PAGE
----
When is a van not a van? (UK)

A recent First Tier Tax Tribunal decision upholding HM Revenue & Customs’ claim that certain vehicles were actually cars for tax purposes has left many employees facing hefty retrospective tax bills on company cars that they – and pretty well everyone else – have always considered to be vans.

The tribunal delivered its decision in relation to 1st and 2nd generation models of the Volkeswagen Kombi van (known respectively as Kombi 1 and Kombi 2) as a result of HMRC’s decision to argue that certain types of vans with a 2nd row of seats behind the driver’s row should be classed as cars for tax purposes.

HMRC’s motives for the challenge are clear: the tax benefits arising for HM Treasury from company cars are significantly greater than those from company vans. HMRC has pursued the challenge despite such vehicles being classed by DVLA and insurance companies as being ‘designed and constructed for the carriage of goods’.

Given its DVLA classification, a Kombi is restricted to 60mph in 70mph zones. Company Kombi drivers whose luck was right out could therefore find themselves being billed for back tax by a government department that regards the Kombi as a car, then getting a speeding ticket from another government department that classes it is a van.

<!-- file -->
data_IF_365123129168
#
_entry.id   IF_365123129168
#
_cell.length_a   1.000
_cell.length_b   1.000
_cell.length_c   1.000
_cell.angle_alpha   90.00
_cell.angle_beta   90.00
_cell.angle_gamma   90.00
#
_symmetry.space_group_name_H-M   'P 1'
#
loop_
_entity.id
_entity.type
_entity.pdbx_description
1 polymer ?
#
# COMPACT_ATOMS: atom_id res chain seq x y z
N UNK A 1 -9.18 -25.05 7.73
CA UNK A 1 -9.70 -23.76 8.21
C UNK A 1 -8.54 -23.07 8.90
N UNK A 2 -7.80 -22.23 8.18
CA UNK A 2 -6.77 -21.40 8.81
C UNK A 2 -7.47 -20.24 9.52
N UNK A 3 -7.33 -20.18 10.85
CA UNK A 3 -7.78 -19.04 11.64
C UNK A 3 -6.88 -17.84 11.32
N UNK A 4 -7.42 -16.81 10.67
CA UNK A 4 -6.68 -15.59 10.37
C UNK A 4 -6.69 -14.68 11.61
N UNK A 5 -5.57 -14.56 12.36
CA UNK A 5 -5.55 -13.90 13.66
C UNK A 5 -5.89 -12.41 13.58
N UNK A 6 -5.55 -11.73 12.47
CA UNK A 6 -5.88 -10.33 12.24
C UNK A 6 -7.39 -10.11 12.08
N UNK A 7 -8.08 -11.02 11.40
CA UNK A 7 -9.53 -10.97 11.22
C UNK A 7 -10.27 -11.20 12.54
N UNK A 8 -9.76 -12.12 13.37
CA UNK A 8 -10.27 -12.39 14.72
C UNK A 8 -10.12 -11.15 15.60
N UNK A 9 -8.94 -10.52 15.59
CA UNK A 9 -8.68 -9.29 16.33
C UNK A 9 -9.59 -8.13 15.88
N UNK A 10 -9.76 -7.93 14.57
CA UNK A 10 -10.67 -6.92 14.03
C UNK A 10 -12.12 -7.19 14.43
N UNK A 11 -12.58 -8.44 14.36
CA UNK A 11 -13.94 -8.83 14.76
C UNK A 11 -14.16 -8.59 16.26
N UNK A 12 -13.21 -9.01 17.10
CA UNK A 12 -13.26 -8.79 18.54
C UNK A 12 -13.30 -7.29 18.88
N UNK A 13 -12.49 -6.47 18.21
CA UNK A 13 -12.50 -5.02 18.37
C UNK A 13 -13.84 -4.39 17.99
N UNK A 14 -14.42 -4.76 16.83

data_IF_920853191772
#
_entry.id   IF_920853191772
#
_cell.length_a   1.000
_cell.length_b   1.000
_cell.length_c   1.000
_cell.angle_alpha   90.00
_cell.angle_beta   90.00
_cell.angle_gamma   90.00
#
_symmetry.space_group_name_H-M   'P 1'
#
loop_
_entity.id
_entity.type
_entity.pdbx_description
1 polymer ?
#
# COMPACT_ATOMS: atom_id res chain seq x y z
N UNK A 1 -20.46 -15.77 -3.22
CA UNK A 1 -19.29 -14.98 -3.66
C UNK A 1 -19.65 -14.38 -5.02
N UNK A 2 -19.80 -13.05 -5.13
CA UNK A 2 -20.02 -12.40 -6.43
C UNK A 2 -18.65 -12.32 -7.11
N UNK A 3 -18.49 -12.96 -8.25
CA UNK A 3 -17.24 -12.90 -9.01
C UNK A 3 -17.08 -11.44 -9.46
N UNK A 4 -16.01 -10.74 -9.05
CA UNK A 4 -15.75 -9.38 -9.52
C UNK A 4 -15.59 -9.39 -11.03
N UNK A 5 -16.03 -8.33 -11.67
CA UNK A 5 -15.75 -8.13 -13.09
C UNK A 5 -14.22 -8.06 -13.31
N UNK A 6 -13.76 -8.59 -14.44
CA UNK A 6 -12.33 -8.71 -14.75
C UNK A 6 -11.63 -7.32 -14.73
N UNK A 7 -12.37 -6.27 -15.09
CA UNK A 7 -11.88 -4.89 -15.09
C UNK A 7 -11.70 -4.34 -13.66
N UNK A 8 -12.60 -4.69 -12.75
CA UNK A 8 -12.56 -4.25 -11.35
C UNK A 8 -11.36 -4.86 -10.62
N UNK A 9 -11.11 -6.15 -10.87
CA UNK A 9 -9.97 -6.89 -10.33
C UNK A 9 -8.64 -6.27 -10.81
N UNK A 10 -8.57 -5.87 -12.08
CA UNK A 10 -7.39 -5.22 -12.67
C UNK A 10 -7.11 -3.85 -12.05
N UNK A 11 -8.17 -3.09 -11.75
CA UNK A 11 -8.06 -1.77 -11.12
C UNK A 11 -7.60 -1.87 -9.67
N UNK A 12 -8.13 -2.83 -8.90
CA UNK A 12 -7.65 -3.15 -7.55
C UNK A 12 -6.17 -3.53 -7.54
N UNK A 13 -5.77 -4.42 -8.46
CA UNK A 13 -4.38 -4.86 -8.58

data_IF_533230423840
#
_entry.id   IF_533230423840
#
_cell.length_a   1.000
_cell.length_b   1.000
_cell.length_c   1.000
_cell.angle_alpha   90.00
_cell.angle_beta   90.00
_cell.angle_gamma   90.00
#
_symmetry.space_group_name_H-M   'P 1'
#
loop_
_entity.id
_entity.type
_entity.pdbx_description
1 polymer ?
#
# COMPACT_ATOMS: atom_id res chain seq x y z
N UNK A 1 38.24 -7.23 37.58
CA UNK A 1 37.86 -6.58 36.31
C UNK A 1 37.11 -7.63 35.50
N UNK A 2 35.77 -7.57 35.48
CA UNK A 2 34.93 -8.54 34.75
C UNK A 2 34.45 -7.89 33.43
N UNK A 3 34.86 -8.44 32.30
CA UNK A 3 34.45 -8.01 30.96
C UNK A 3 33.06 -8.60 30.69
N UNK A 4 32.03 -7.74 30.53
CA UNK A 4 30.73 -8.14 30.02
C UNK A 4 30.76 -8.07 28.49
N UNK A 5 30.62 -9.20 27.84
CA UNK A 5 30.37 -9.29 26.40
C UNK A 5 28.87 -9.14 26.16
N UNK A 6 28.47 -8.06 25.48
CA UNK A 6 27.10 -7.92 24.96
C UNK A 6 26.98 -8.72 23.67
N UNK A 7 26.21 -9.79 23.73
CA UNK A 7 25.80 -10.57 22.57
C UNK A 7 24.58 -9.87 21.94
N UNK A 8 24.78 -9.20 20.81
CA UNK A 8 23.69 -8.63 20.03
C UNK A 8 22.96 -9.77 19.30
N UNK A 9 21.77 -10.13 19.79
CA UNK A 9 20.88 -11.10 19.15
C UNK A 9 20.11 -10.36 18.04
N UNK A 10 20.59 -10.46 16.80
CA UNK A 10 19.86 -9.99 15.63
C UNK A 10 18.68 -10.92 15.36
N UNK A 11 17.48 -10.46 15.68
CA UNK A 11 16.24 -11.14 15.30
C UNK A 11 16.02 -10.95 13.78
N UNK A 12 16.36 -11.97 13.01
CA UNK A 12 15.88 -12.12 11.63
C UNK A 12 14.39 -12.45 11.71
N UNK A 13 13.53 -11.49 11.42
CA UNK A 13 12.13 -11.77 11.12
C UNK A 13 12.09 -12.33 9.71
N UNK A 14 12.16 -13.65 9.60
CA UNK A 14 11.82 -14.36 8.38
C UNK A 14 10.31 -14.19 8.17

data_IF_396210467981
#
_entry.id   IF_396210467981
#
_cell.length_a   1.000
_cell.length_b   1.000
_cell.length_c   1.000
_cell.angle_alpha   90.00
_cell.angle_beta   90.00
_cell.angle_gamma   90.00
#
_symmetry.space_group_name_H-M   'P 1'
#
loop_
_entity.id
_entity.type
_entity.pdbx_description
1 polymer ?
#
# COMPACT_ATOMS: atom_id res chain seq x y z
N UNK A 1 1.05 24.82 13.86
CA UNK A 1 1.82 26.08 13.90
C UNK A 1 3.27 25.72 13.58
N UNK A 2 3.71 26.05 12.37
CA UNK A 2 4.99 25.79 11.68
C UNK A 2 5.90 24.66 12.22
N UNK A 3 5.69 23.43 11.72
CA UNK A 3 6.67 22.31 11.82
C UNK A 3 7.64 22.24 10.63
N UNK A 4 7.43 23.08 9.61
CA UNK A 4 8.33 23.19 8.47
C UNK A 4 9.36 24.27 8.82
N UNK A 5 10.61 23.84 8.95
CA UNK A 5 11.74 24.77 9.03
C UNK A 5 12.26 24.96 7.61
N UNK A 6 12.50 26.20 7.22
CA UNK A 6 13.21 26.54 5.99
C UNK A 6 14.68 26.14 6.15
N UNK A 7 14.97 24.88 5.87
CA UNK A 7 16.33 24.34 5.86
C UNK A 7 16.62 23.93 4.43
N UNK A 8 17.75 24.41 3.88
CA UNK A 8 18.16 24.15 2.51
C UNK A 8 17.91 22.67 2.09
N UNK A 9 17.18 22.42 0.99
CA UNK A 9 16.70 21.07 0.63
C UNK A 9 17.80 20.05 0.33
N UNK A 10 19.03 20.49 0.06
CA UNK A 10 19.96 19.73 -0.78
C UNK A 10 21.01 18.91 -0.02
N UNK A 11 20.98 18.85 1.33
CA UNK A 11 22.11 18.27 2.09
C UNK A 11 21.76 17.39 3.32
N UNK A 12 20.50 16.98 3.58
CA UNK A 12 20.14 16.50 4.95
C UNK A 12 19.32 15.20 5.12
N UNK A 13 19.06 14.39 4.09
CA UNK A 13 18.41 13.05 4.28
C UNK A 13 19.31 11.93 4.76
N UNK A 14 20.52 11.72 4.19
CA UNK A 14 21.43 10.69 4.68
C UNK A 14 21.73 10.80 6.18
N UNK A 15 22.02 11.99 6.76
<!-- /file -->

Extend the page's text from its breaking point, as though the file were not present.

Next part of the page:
In addition to the two Kombi models, ‘Payne & Garret & Coca-Cola European Partners GB Ltd v HMRC Commissioners, Tax Tribunal, 30 August’) also considered the Vauxhall Vivaro van in three joined appeals that raised the same issue of –

whether three different types of vehicle supplied by Coco Cola to its employees is a goods vehicle for the purpose of section 115(2) Income Tax (Earnings and Pensions) Act 203 – which defines a good vehicle as “a vehicle of a construction primarily suited for

the conveyance of goods or burden of any description…”.

First Tier appears to have classed the Vivaro as a van primarily because of the more significant cargo space available in the middle section, even with seats removed, as compared with the Kombi.

While it supported HMRC in relation to the Kombi, the salient factors in its decision contradicted elements of HMRC guidance on what is a van.

The guidance states

  • the test is applied at construction
  • a vehicle designed and marketed as a multipurpose vehicle is unlikely to be a van
  • a vehicle with side windows behind the driver and passenger doors, is unlikely to be a van

… while the Tribunal considered

  • it was necessary to look at all the characteristics of the entire vehicle as provided to the employee, not just at construction
  • the side windows were irrelevant
  • being multi-purpose per se does not rule out the van being constructed primarily for the purpose of carrying goods

In its summary of the case, RSM, the global provider of audit, tax and consulting services, points out the urgent need for new guidance as “to what HMRC deems to be a car and what is a van. In the meantime, with HMRC guidance contradicting the Tribunal findings, the retrospective collection of tax on these vehicles seems wholly unreasonable.”

The guidance appears to have been taken off the HMRC website, so perhaps the process of developing new guidance has already begun.

15th September 2017

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